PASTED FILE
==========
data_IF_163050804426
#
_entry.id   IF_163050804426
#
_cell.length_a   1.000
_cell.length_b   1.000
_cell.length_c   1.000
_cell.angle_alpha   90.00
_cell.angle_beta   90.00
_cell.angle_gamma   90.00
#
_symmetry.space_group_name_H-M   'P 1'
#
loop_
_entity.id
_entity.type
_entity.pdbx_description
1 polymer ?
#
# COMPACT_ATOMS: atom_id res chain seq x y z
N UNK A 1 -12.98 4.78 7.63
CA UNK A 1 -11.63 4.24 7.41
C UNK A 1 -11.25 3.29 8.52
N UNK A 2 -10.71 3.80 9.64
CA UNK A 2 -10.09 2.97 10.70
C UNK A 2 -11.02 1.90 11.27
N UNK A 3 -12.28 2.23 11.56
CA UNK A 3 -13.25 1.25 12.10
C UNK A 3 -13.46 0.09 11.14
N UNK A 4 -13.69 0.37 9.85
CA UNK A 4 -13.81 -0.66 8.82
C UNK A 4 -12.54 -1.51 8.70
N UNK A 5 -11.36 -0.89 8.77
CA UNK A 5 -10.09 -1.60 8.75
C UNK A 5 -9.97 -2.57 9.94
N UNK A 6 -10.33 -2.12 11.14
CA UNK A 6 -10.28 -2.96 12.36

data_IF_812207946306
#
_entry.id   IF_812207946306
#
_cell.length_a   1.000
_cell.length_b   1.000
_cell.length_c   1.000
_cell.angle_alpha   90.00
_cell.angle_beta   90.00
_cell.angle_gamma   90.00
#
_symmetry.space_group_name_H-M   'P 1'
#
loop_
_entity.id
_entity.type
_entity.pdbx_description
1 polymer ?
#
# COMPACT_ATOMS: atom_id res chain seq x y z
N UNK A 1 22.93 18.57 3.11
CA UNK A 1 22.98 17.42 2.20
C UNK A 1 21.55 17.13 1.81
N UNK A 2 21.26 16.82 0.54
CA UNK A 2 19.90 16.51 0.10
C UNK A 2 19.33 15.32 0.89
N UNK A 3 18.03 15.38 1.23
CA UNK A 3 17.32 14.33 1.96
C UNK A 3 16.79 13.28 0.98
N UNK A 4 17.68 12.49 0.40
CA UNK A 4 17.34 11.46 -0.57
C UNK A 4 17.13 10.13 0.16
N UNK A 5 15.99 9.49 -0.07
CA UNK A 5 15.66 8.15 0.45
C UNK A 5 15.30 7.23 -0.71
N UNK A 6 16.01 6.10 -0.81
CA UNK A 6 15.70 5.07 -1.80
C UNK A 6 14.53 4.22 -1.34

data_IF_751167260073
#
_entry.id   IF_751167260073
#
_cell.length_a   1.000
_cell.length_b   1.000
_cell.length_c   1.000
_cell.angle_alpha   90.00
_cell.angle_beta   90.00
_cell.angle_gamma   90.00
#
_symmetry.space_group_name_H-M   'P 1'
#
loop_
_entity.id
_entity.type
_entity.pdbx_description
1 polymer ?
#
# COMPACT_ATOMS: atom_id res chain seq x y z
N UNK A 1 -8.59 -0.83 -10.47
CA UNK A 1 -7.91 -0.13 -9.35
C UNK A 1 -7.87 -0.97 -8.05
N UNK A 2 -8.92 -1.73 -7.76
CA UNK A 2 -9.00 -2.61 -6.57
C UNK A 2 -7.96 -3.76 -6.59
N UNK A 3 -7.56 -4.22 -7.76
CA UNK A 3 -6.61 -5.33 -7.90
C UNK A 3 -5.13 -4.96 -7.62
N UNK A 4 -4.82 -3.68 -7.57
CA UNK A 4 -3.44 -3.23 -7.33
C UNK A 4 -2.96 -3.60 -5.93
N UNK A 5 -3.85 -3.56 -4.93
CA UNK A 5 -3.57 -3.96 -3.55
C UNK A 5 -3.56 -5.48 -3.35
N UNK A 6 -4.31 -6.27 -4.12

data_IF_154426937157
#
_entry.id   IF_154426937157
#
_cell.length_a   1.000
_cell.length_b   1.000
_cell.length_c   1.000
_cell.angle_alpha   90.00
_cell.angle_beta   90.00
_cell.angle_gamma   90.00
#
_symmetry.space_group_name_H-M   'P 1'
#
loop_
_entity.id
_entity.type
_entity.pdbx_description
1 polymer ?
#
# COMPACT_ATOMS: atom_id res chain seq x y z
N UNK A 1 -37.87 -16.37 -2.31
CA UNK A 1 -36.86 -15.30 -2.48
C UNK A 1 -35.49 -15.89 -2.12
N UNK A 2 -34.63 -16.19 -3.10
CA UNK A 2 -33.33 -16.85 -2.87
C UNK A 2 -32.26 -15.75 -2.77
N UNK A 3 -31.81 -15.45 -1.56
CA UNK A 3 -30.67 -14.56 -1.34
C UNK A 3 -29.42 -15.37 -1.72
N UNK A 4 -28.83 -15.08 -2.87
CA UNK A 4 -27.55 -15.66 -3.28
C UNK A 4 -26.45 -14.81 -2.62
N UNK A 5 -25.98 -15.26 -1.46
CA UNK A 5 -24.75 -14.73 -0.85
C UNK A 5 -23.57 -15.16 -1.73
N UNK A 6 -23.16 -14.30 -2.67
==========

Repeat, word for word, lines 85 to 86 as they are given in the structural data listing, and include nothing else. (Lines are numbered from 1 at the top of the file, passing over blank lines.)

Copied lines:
_cell.angle_gamma   90.00
#